It's been like two weeks since my last pomade review for you guys. As I mentioned earlier in an update video, I'm going to be very busy academically this quarter, so I wanted to be transparent with you guys. Either way, I have some limited free time today and that means I got a review for you dirty vatos.
Allow me to present to you, Denis Original Grease (OG). This is a handmade, water-based pomade from Tokyo, Japan. Thanks to Tadashi over at HedgeLion, we are provided an ever-expanding access to the Japanese pomade market and most importantly, at reasonable prices.
Reference the video for a full overview of the presentation where we include the paper box. Skipping over that, we still see a pretty unique jar in front of us. (It is such a pain in the ass to photograph.) The jar is painted a clean matte black with a little bit of luster. There are no printed design work, and the only label is the ingredients/information on the back. The entire presentation of this jar is made by stamping out the lid. This is very cool. It looks alright, but you have to give them credit for trying something different.
After trying the Cool Grease line and now this, I suspect that most Japanese brewers are in love with fruity scents. Mark my words, they all smell like fruits with the exception of the old classics (Tancho, Yanagiya, etc.). Denis Original Grease smells like bananas. I don't like it. HOWEVER, like all the other pomades from Japan, the scent goes away pretty fast -- like those zebra gum sticks.
The consistency of this pomade is pretty cool. This has nothing to do with styling your hair, but when you scoop it out, it feels like a really thick Jell-O. You can see it in the video. I just wanted to say that this pleases the senses.
This is an easy process with Denis OG. It's interesting how these Japanese water-based pomades can look just like Tres Flores Molding (water-based) Pomade, but not dry at all like Suavecito or Layrite. Obviously, they're doing something right.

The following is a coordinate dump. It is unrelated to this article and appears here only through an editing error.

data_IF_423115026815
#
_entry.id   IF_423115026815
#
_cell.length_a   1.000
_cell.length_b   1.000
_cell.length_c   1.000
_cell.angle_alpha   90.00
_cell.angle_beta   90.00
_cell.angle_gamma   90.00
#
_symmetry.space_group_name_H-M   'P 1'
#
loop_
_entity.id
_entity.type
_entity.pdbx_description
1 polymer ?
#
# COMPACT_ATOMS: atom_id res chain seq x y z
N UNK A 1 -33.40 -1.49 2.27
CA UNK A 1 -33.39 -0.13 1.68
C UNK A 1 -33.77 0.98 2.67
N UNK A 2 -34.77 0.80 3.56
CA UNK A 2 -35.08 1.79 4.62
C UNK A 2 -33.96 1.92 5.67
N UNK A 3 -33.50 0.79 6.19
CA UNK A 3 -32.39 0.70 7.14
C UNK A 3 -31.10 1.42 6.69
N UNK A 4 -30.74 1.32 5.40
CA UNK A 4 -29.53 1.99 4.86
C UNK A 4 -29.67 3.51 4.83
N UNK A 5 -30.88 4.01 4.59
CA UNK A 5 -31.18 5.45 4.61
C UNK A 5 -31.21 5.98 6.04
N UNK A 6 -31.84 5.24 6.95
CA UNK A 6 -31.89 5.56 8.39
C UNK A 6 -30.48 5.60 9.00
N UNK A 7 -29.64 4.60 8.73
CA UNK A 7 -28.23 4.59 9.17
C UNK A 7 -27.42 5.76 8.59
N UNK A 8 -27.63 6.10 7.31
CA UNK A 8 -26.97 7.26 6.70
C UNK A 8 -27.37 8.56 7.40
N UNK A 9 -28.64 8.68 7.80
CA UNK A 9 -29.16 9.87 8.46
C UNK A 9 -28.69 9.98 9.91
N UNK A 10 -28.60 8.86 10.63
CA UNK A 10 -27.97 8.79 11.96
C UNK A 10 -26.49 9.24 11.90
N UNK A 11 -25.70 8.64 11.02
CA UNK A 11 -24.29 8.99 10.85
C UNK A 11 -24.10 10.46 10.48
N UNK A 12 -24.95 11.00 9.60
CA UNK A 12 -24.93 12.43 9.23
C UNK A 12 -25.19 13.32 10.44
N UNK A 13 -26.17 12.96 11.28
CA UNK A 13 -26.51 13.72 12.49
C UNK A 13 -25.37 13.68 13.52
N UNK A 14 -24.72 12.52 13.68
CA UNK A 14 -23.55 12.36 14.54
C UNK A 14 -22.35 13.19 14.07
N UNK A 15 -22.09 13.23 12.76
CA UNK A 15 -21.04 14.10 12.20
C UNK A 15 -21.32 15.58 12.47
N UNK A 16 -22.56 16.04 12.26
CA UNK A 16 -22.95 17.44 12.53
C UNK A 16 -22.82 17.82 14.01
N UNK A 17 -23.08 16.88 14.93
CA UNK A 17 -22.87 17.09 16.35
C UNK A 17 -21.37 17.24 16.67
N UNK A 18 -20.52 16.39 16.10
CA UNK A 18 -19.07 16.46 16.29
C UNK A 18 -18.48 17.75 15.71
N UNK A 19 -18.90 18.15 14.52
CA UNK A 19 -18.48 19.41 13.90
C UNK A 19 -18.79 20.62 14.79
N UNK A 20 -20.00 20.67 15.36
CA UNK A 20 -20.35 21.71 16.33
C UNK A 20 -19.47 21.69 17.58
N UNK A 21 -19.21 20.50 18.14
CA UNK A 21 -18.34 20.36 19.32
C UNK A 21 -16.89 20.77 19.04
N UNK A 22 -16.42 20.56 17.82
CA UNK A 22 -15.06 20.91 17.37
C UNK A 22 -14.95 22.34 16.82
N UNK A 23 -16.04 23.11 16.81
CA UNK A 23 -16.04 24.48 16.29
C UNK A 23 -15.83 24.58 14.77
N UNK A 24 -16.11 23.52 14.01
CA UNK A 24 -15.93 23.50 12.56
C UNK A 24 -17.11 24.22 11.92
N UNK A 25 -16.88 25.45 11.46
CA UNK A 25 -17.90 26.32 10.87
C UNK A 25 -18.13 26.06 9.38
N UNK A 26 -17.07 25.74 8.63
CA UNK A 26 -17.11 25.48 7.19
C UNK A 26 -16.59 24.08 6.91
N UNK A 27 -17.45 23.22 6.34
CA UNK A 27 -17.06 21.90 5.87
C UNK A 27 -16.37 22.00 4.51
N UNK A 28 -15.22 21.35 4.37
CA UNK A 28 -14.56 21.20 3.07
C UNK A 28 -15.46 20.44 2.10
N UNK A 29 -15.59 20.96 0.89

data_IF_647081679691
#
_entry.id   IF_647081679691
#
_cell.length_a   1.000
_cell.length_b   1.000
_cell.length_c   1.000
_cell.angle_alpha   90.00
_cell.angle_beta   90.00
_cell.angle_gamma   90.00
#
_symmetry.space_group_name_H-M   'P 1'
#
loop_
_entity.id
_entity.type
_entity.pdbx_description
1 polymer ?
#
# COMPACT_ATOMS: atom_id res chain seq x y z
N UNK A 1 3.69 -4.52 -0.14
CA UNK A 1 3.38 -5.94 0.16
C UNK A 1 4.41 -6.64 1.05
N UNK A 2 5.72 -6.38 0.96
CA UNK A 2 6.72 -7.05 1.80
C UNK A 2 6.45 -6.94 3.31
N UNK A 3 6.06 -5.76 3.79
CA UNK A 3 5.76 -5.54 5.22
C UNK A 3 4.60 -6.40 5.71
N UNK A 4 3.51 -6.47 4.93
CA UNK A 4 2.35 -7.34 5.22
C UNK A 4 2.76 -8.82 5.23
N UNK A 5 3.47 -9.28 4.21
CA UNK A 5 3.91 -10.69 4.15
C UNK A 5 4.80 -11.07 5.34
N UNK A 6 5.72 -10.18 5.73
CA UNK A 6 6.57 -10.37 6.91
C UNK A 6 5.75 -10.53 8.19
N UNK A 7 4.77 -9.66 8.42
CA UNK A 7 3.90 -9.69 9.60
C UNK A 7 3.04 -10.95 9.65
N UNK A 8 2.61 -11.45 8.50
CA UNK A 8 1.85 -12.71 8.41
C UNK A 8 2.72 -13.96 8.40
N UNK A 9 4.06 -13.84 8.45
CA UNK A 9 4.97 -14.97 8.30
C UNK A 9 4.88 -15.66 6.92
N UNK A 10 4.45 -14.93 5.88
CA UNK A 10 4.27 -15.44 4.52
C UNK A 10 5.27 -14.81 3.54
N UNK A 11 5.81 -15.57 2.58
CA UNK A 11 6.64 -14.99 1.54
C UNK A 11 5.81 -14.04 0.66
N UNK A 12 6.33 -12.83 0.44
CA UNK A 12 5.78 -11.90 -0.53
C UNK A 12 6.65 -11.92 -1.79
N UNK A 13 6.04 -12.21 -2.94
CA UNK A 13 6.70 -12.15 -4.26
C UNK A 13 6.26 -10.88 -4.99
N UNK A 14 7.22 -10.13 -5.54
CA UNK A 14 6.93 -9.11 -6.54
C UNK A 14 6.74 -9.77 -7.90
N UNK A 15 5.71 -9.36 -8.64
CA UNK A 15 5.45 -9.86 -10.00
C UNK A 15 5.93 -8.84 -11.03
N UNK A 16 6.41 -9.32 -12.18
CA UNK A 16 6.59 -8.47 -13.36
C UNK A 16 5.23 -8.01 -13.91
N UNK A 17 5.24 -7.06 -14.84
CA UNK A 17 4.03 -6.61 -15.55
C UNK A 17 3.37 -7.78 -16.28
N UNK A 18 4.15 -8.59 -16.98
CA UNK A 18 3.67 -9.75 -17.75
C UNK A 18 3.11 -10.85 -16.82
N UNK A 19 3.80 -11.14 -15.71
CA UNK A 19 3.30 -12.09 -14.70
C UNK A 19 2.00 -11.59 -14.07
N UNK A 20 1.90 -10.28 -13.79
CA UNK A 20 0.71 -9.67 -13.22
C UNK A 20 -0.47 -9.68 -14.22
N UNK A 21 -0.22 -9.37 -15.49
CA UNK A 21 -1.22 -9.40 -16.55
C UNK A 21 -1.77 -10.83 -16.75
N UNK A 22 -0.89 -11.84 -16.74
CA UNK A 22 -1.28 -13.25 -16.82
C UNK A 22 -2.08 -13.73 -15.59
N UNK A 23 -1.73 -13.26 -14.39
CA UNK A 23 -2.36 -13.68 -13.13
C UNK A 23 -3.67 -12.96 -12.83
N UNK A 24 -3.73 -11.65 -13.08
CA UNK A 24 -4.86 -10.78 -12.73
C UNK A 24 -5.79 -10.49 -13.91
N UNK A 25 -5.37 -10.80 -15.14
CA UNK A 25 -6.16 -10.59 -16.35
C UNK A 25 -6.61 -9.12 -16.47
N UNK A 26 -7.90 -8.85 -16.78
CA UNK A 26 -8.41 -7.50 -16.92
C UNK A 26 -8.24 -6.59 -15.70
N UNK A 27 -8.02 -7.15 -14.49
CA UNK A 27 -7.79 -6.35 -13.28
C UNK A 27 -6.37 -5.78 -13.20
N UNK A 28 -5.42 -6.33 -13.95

This was really cool. Despite being a water-based pomade, it doesn't abide to the constraints that we usually expect water-based products to conform under. This pomade gave me absolutely zero stray hairs, and this did not degrade throughout the day.
Shine. True effing shine. It was a halfway between matte and the shine of an oil-based. That puts it at a happy medium.
This pomade is a straight medium. Nothing out of the box in this category. The more important aspect is the amount of control it provides you.
Denis OG provides the user with a great amount of control -- much better than Cool Grease XX. These are two very similar products. Both give the user some bounce to their hair. If they have give proper control, then this bounce can be turned into volume. Denis OG gives you this after a few minutes of styling and even more after a few hours. It has a limited out of grip and stick. This grabs onto the comb, which helps shape your hair to the shape of your stroke.
It didn't perform too well in this category if we judge it off of brute force. However, if we were to take into account its ability to not dry and be restyled, then it is excellent. This pomade can hold up under some basic activities but nothing too aggressive.
It is easier to restyle this pomade than to style if from the beginning. After a little bit of the water evaporates, the pomade gets slightly stickier and has a lil less bounce to it. This makes it an amazing pomade to work with. Just stroke your pomp the right way, and your hair will follow.
Washes out 100%.
This pomade is one of the better ones that Japan has to offer -- no doubt about that. The smell is really unappealing to me, but that scent isn't enough to mask over the excellence of its performance. I would choose this over many of the 'standard' or 'traditional' Cool Grease products.